In todays post I received a parcel from pine64 with some of their latest goodies, including the PinePower Desktop.
This is a desktop power supply unit, rated at 120W across five USB outlets, four USB Type A, and one USB Type C, which are all mounted on the front face of the unit. The first USB-A port is a QC3.0 port, supporting 5V3A, 9V2A or 12V1.2A. The remaining three USB-A ports are rated at 5V3A. The USB-C port supports Power Delivery (PD), at 5V3A/9V2A/12V3A/15V3A/20V3.5A. And to top of this unit, on the top there is a Qi wireless charging pad, rated at 10W. And last but not least, there is a display above the ports, to show you what is happening! It’s also sat on some nice rubber feet.
Input is 100-240V AC, via a IEC-C7 ‘Figure 8’ power connector, making this unit usable basically anywhere in the world - you just need to supply the power lead if you don’t have an adapter.
The box the PinePower Desktop arrives in is very unassuming… the only clue as to it’s contents is the sticker down in the bottom corner.
Inside that box are two more boxes …
… one smaller one with the US power cable …
… and another one with the star of the show…
Upon trying some quick testing with the unit, it seems quite good… There is some voltage sag, with the 5V outputs dropping to 4.8v under a 4A combined load, but this is still within the +0.25/-0.60 USB voltage specifications. However, this does mean this unit would probably not be suitable for powering a Raspberry Pi, as they are notriously unreliable if the voltage drops much below 5.0v, unless using the red QC3 port, as that port does start at the slightly higher voltage of 5.2v, and drops to 5.0v under a 2.1A load. which is ideal for the Raspberry Pi.
The unit is quite capable of charging a Pinephone, Pinebook Pro, and a Pinecil all at their optimim charge/power rates.
Regarding the display, I would like to point out that the 5v readout for the middle three ports seems a bit… misleading. Normally it will show 5.0v, sometimes 5.1. However, it does not appear to truely relate to the output voltage, as when the ports are loaded to 4.1A across two ports, the output voltage drops to 4.8v, but the display still says 5.0v. However, the display does change from 5.0v to 5.1v, so this is probably an issue relating to where the voltage measurement is occuring, not due it being a static display. The same issue affects the red QC3 port… the output voltage could be 5.0v (with a 2.1A load), but it still says 5.2v. As the first (red) port supports QC3, and the fifth (Type C) port supports power delivery, the voltage displays for those ports changes to indicate what voltage has been negotiated with the target device.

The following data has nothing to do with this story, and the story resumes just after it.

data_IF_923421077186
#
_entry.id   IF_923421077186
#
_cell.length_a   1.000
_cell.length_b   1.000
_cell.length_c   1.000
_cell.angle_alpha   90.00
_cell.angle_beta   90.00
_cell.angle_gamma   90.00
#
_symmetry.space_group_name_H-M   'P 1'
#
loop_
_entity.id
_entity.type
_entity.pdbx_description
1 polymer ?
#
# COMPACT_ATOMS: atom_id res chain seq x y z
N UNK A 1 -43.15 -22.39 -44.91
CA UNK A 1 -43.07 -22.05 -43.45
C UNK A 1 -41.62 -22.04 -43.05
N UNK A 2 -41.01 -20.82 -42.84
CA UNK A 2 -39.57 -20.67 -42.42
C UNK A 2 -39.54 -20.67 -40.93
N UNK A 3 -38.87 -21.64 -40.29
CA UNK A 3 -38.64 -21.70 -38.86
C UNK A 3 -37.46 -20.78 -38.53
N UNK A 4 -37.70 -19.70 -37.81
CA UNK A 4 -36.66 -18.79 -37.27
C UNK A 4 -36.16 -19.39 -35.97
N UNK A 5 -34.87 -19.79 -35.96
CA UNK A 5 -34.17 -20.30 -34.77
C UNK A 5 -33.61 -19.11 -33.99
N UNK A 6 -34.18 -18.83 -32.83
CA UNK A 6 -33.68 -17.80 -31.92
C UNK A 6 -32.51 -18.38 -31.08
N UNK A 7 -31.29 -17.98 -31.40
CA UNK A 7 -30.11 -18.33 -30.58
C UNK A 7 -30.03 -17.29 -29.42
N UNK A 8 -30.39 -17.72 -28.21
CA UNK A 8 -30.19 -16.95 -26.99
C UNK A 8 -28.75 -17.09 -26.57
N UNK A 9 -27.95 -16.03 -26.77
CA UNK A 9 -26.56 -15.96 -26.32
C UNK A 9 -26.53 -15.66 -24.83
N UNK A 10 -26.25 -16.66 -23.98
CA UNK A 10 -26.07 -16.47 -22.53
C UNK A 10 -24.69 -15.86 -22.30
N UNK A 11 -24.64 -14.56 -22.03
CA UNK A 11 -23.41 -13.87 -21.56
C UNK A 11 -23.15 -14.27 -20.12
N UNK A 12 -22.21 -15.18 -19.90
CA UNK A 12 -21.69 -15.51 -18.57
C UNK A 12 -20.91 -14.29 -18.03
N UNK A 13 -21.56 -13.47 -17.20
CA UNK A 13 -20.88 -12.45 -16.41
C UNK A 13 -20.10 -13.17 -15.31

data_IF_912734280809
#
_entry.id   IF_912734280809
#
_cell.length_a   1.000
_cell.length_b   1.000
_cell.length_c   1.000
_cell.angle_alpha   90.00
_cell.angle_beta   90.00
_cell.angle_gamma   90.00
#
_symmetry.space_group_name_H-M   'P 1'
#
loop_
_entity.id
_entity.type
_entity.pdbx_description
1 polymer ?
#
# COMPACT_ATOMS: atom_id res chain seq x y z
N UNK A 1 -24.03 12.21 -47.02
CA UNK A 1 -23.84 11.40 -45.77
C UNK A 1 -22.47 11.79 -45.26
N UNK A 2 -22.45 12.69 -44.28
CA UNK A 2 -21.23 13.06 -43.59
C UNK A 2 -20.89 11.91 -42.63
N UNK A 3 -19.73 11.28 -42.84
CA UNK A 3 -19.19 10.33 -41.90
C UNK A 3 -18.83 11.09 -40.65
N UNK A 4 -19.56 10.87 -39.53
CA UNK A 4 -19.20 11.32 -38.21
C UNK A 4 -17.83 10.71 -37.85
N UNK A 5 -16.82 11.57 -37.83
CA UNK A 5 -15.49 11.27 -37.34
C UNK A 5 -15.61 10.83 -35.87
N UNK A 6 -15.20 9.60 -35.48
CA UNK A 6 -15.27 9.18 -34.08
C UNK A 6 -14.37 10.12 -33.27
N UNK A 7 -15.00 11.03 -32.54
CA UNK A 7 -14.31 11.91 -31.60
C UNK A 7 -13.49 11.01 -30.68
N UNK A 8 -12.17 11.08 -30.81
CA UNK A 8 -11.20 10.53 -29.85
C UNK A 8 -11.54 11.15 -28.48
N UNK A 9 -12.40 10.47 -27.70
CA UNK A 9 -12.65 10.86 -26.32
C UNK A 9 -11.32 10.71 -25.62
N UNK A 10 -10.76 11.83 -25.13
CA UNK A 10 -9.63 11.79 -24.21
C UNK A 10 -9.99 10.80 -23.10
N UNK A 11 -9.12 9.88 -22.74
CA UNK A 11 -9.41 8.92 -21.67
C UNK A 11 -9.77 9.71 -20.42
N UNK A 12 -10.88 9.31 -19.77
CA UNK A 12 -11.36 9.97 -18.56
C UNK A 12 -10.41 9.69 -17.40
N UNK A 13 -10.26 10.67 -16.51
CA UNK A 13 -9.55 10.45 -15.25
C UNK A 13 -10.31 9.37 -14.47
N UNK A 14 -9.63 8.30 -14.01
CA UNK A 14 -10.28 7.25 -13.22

The amperage display is good, and is within 0.1A of my ‘precision USB meter’, and is more than good enough for the job. It does have one quirk though - where it does not show 0.4 and 0.5A - and instead jumps from 0.6A to 0.3A, but this is possibly related to the next point.
The final bit of the display… the battery guage. This is animated - it shows a four segment battery filling with loads of above 0.5A. When you drop below 0.5A (with the pinepower display still showing 0.6A) the segment animation freezes. There is no change to the battery gauge until around 0.1A, at which point all the segments vanish. I beleive this is an attempt at showing state of charge when charging a battery device… it is either charging, nearly charged, or finished/no load. Kind of pointless since you have the current reading on the line above, but it is a nice bit of eye candy still.
And last but not least, no good first look would be complete without some pictures of the guts of the victim in question. Revealing the inner juicy goodness is not for the faint of heart… the PinePower Desktop was not designed with a need to open it again after manufacture in mind, as it doesn’t have anything inside that is really user serviceable unless you really do know what you’re doing. If you do intend to do it though, you needs to insert something thin and flat down each side of the front panel to releave the side clips, and then also do the top clips, but they will release a lot easier than the side clips. As you’ll see from the picture from mine, I found that out the hard way… but superglue fixed that minor detail.
Next, pull the main board through, using a pair of screwdrivers or other flat instrument to pull the board over the knobbly bits protruding from the case. Then you will be able to unplug the lead running to the Qi wireless charge pad module. If you have not done so already, this would be a good time to remove the rocker power switch from the back, as you’ll need to unplug the leads from it in order to fully liberate the board from the case. I used a small screwdriver, and worked each side of the switch out with firm pressure on the side clips.
In summary, this is a very capable unit, and I hope to see the minor rough edges improved upon in a future revision. For a very reasonable price tag, it offers a lot of power, and some useful insight as to what is happening with the connected devices. It is also well suited for powering some of the more power hungry pine64 gear, such as the Pinebook Pro, or the Pinecil, as well as plenty of other devices. It will have a permenant home on my shelf next to a 8A Blitzwolf USB charger, and will most likely get used daily. For those of you who have stuck along and read this far, a bonus titbit. You may have noticed on the top of the uni near the front there is a sun-like logo. This is a capacitive touch sensor (you’ll see the coil for it at the front of the PCB above the display) which turns the display on and off when you momentarily touch it. If you want to find out more about it, check out the pine64.org community forums and or social media (including Twitter, Discord, Matrix, Telegram and more … links to them are in the menu on the main pine64.org website.